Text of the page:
Monday, August 26, 2013

Jewel Tones

Modelling Sophie
My first memory of you is a serene face atop a black suit with a flash of amethyst silk at your neck. Your sapphire eyes sparkled and you reminded me of a beautiful Annette Bening.

"She'd be someone I would love to know ..." I remember thinking wistfully.

That was back in 1995 or '96.

And, it turns out, you are.

Colour is important to you - you notice the prism-like beauty of a sun dog, the mysteries of the variegated greens as you run through a forest. You affectionately called your much-loved mother-in-law a peacock because of her sense of style and passion for vivid hues.

The Christmas after I got Josephine, you gave me a ruby hat adorned by a black band festooned with silk flowers. Pinned inside the hat was a hand-written tag saying her name was Sophie. "Wear her when you're out and about with Josephine," you suggested.

We were in Quebec City at a Carswell conference on a break years ago, window shopping in a store stocked with richly woven woollen goods, when we really started talking. We were both at question marks in that period of our lives. I remember how easy it was to confide in you, how I knew I could trust your wisdom, your discretion, your perspective.

From then on you became in a sense my personal Polaris. 

You are the only person I know who has a concert grand in her living room, who knew that music was so important to the fibre of her being that one of the primary criteria when searching for a home of her dreams was that there be room for the piano of her dreams.

You understand the pull of Handel's Messiah every year. You mourn during the Easter production of the selected Requiem. You gave me the book of Beethoven sonatas that I turn to both in joy and in sorrow.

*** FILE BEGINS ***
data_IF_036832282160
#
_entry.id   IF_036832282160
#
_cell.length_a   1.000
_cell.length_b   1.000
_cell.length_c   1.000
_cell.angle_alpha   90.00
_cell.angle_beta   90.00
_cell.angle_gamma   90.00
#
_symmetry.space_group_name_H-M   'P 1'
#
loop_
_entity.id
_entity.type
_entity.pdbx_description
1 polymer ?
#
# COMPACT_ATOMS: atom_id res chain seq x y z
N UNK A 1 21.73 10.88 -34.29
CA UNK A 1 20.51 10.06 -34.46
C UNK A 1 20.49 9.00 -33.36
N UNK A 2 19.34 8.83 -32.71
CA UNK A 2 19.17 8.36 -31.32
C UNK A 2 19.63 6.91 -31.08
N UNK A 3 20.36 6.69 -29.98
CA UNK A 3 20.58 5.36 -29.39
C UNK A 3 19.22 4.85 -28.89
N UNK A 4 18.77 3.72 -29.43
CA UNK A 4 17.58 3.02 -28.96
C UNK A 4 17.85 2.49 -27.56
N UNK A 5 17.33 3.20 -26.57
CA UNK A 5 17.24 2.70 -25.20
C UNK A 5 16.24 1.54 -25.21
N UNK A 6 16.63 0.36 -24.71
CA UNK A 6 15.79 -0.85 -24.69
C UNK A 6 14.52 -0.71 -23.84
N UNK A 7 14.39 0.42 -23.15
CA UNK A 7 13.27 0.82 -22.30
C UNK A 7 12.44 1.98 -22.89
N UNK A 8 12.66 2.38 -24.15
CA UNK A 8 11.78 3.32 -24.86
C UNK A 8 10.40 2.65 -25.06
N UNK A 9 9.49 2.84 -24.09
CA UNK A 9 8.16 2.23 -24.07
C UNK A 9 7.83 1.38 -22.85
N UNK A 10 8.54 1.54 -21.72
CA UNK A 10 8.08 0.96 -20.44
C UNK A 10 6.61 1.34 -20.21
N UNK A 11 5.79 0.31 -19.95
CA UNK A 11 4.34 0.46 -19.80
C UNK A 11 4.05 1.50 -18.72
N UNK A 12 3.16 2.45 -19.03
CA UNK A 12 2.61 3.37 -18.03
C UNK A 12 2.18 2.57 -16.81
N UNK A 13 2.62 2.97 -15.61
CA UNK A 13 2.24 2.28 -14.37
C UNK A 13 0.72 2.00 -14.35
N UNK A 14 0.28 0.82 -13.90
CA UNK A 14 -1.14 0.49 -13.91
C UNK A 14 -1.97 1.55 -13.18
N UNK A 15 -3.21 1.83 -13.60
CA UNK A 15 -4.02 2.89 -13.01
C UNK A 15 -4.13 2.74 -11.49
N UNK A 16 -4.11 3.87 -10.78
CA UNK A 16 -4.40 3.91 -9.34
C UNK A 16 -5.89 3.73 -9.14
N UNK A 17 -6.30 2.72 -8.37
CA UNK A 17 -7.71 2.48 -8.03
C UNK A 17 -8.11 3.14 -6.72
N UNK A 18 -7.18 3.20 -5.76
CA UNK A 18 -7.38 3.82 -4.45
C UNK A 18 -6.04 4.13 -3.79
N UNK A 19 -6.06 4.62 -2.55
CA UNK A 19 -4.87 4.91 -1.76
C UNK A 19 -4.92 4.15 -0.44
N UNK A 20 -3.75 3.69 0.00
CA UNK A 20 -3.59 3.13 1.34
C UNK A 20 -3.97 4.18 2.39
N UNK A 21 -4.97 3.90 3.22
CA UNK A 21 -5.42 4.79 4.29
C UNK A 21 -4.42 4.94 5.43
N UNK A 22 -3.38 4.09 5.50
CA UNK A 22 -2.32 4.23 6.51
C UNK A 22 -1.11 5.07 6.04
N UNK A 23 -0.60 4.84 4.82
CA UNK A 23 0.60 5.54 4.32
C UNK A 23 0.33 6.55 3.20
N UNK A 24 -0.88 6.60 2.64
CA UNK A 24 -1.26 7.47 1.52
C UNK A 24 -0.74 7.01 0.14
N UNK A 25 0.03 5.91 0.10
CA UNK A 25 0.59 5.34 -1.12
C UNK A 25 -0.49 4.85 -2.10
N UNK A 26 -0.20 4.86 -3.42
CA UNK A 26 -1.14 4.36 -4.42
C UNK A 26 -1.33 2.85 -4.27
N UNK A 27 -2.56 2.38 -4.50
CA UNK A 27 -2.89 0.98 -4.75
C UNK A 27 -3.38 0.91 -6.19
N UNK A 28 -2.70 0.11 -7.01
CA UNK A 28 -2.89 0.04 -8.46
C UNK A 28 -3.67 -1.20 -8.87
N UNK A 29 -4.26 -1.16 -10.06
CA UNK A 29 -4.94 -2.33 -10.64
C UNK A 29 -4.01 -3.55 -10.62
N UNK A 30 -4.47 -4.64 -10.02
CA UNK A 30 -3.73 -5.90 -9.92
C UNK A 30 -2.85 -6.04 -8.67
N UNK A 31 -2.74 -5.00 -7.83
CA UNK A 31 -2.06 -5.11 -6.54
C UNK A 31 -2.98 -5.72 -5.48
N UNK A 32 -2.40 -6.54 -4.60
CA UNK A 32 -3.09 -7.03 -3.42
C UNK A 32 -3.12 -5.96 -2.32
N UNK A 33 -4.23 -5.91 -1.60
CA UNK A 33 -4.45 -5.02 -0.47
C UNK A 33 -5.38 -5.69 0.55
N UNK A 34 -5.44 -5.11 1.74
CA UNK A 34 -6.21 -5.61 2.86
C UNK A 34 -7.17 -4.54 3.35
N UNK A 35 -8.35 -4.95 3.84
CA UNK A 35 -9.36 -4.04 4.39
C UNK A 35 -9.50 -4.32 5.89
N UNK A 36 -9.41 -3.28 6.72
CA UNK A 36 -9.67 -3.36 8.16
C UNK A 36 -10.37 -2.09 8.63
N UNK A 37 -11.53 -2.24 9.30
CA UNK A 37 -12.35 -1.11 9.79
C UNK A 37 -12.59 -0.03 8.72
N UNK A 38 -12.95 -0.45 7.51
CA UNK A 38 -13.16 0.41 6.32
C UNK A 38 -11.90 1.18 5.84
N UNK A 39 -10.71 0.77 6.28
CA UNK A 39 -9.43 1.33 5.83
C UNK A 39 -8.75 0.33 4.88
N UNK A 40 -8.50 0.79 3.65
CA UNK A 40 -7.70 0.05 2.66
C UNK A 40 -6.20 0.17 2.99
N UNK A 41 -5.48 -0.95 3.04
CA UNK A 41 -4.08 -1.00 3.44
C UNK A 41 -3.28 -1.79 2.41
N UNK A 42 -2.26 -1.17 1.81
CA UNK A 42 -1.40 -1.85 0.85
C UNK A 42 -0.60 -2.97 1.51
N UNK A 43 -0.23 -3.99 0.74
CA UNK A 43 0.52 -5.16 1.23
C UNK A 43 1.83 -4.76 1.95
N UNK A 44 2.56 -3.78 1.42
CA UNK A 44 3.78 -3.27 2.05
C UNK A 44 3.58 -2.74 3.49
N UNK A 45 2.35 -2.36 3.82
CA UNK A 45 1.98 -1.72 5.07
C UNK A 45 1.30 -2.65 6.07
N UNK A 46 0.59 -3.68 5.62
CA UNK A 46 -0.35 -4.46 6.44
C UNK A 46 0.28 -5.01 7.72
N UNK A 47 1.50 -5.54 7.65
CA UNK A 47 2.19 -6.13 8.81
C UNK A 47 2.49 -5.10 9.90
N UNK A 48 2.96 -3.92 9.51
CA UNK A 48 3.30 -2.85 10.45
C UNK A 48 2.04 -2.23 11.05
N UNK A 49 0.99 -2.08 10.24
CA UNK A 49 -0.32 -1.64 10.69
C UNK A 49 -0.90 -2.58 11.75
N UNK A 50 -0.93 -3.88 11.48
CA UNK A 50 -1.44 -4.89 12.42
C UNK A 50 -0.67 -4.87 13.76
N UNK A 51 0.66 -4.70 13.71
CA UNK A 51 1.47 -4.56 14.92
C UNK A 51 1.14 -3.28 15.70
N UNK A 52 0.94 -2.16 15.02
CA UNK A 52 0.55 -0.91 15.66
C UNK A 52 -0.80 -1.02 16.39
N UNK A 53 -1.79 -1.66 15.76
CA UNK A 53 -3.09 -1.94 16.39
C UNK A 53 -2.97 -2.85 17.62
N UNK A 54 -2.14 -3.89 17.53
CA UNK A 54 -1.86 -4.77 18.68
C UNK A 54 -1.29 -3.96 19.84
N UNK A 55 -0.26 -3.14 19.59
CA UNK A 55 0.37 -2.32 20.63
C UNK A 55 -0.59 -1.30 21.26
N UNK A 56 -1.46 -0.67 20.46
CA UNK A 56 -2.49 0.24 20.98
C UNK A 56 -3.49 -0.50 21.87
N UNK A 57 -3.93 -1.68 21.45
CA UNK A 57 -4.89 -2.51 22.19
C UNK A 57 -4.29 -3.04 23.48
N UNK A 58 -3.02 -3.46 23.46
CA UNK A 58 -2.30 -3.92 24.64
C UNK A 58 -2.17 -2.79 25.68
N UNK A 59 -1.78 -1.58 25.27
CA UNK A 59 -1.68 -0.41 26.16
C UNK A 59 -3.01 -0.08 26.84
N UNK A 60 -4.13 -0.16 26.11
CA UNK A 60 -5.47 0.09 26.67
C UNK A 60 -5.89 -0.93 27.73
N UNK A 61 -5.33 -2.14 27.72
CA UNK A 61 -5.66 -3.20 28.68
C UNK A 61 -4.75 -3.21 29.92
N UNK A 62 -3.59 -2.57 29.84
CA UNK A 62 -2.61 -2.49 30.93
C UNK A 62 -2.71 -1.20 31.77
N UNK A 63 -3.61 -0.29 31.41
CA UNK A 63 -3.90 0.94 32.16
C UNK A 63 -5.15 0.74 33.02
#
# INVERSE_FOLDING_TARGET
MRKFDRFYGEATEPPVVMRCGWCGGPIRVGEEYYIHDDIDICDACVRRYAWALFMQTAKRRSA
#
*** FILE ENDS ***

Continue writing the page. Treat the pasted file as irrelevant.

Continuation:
Your voice itself is melodious, often reminding me of Mozart and the light and beauty he brought - he brings - through his music.

You know the power of the perfect little black dress.

You brought the magic of Paris - a lifelong dream for you! - back to us, who waited eagerly to hear your stories.

You and John plan great swaths of your life with care and much thought; and yet you are flexible enough to live in the moment, to adapt to someone else's plans and schedule without losing sight of your desired end:

At my 50th birthday luncheon

Blue coffees ...

Indian restaurants for plates of copper-coloured butter chicken curry on pearly basmati rice ...

Lazy afternoon in your back yard drinking some delectable amber beverage and nibbling on avocados ripened to a perfect jade ...

Drive to Three Hills for a quick lunch in the purple chairs ... (You are one of the very few people who have ever come out to see me rather than simply meeting me when I'm in the city; do you know how very much that means?)

Even when we haven't seen each other for some time, you make it easy to pick up the threads of our lives right where we left off. You have always welcomed me to share your family table, and it has been a joy to see snippets of your two boys as they have grown and matured into the truly wonderful young men they are today.

You accept adversity, and adjust your plans accordingly, with a minimum of outward protest and a maximum of inner strength. You set a powerful, compelling example of grace in action.